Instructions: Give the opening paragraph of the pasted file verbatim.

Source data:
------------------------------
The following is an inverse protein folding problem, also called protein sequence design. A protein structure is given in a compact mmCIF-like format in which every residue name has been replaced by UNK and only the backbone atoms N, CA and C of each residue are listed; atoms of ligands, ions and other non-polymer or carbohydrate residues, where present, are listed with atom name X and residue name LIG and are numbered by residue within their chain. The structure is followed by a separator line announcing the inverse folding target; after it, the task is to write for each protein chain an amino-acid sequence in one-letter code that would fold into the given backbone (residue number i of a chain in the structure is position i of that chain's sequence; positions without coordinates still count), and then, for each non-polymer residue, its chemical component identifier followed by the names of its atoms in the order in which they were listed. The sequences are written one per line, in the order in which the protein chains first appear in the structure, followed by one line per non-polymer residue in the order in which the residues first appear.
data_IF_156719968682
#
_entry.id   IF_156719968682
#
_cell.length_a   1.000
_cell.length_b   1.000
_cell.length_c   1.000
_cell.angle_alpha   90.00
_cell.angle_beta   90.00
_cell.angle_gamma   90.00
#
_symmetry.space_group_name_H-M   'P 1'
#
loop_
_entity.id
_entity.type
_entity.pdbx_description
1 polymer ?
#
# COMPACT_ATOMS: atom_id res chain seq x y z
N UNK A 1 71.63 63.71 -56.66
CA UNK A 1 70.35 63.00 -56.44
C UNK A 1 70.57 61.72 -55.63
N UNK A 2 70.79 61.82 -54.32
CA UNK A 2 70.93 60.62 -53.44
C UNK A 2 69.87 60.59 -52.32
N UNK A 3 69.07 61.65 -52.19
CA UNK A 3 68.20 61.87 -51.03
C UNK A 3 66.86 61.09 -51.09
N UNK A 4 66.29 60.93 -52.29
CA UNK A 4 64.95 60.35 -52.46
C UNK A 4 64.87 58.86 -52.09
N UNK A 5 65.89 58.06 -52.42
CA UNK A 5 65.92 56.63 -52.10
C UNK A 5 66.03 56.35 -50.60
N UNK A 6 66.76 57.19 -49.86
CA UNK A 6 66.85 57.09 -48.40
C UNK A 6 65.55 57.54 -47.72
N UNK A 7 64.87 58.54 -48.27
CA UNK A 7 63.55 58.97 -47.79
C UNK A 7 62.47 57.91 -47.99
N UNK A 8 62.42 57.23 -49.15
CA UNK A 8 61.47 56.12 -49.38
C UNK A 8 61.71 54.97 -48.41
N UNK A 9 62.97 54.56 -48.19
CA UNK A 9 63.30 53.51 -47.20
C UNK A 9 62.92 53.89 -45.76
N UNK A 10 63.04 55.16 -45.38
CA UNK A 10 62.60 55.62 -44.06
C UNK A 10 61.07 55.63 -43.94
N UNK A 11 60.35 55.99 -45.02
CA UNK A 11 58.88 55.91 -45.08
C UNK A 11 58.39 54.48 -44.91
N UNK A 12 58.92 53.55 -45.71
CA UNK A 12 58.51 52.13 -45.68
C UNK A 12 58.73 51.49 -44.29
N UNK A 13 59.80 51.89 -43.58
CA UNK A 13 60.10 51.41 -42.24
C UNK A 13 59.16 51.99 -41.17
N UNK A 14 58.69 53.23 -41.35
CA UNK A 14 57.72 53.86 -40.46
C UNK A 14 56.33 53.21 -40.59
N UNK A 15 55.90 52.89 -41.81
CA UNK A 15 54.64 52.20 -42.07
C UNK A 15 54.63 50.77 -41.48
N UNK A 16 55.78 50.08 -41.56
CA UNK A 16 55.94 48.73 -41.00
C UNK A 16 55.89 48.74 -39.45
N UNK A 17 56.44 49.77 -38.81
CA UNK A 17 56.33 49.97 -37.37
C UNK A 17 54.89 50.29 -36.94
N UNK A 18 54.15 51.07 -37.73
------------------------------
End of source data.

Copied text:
The following is an inverse protein folding problem, also called protein sequence design. A protein structure is given in a compact mmCIF-like format in which every residue name has been replaced by UNK and only the backbone atoms N, CA and C of each residue are listed; atoms of ligands, ions and other non-polymer or carbohydrate residues, where present, are listed with atom name X and residue name LIG and are numbered by residue within their chain. The structure is followed by a separator line announcing the inverse folding target; after it, the task is to write for each protein chain an amino-acid sequence in one-letter code that would fold into the given backbone (residue number i of a chain in the structure is position i of that chain's sequence; positions without coordinates still count), and then, for each non-polymer residue, its chemical component identifier followed by the names of its atoms in the order in which they were listed. The sequences are written one per line, in the order in which the protein chains first appear in the structure, followed by one line per non-polymer residue in the order in which the residues first appear.